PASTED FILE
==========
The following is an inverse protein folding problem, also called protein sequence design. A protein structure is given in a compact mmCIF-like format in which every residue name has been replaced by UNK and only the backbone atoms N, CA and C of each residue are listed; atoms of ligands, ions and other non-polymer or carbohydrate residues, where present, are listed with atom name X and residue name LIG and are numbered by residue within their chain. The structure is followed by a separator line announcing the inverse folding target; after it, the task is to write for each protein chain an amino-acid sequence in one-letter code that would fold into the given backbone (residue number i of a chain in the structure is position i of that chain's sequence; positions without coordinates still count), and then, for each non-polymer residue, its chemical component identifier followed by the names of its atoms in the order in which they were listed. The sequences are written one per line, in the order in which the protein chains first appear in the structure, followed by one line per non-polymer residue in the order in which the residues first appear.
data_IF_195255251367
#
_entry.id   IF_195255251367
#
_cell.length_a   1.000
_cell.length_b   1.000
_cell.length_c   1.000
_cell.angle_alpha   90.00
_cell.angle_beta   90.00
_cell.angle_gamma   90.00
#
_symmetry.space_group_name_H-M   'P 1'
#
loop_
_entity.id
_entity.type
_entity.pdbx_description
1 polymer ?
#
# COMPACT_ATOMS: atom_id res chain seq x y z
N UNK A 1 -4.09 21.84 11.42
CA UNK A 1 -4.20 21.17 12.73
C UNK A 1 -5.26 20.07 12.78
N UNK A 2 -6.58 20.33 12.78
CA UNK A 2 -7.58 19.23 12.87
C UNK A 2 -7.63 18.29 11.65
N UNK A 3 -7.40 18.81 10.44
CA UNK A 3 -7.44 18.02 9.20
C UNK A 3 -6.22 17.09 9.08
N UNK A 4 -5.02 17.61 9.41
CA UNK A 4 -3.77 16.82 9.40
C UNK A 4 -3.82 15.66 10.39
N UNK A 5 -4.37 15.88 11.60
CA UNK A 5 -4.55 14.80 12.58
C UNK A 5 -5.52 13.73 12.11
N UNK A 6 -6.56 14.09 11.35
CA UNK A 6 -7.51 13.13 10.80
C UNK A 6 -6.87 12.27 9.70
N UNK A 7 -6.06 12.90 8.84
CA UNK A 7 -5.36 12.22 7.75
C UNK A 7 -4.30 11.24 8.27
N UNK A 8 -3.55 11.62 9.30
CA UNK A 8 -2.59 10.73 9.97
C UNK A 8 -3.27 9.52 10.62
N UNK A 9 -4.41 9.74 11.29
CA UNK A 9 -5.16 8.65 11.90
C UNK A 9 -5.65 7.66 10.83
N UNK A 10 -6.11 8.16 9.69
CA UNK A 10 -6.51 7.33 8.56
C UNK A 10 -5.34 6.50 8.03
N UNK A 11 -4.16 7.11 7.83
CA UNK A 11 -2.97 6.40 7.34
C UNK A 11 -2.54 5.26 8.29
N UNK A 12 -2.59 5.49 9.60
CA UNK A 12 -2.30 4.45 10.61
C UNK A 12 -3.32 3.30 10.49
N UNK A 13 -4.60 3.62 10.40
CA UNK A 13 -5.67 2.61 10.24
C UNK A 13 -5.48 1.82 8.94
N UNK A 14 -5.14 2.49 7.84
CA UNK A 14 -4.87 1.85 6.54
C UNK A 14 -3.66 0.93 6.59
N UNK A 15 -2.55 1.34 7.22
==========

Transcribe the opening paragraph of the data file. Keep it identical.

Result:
The following is an inverse protein folding problem, also called protein sequence design. A protein structure is given in a compact mmCIF-like format in which every residue name has been replaced by UNK and only the backbone atoms N, CA and C of each residue are listed; atoms of ligands, ions and other non-polymer or carbohydrate residues, where present, are listed with atom name X and residue name LIG and are numbered by residue within their chain. The structure is followed by a separator line announcing the inverse folding target; after it, the task is to write for each protein chain an amino-acid sequence in one-letter code that would fold into the given backbone (residue number i of a chain in the structure is position i of that chain's sequence; positions without coordinates still count), and then, for each non-polymer residue, its chemical component identifier followed by the names of its atoms in the order in which they were listed. The sequences are written one per line, in the order in which the protein chains first appear in the structure, followed by one line per non-polymer residue in the order in which the residues first appear.